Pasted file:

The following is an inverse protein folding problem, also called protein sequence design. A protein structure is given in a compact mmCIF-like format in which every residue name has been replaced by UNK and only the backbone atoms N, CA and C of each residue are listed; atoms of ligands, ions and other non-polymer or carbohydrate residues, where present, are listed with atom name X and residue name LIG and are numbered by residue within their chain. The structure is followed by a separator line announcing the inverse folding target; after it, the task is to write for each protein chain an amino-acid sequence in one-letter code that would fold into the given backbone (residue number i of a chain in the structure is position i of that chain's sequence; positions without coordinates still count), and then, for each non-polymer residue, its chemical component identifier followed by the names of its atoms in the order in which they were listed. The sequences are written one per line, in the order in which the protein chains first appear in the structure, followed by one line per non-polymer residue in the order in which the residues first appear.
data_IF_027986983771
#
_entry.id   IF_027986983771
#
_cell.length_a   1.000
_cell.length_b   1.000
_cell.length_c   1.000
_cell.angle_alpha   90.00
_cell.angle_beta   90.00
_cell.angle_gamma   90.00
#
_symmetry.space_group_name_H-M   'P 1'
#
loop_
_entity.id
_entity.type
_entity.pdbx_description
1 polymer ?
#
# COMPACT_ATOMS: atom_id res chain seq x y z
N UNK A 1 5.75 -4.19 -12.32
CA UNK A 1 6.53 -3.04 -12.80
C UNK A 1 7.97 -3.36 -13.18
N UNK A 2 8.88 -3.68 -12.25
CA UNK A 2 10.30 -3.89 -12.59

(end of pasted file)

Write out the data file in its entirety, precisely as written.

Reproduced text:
The following is an inverse protein folding problem, also called protein sequence design. A protein structure is given in a compact mmCIF-like format in which every residue name has been replaced by UNK and only the backbone atoms N, CA and C of each residue are listed; atoms of ligands, ions and other non-polymer or carbohydrate residues, where present, are listed with atom name X and residue name LIG and are numbered by residue within their chain. The structure is followed by a separator line announcing the inverse folding target; after it, the task is to write for each protein chain an amino-acid sequence in one-letter code that would fold into the given backbone (residue number i of a chain in the structure is position i of that chain's sequence; positions without coordinates still count), and then, for each non-polymer residue, its chemical component identifier followed by the names of its atoms in the order in which they were listed. The sequences are written one per line, in the order in which the protein chains first appear in the structure, followed by one line per non-polymer residue in the order in which the residues first appear.
data_IF_027986983771
#
_entry.id   IF_027986983771
#
_cell.length_a   1.000
_cell.length_b   1.000
_cell.length_c   1.000
_cell.angle_alpha   90.00
_cell.angle_beta   90.00
_cell.angle_gamma   90.00
#
_symmetry.space_group_name_H-M   'P 1'
#
loop_
_entity.id
_entity.type
_entity.pdbx_description
1 polymer ?
#
# COMPACT_ATOMS: atom_id res chain seq x y z
N UNK A 1 5.75 -4.19 -12.32
CA UNK A 1 6.53 -3.04 -12.80
C UNK A 1 7.97 -3.36 -13.18
N UNK A 2 8.88 -3.68 -12.25
CA UNK A 2 10.30 -3.89 -12.59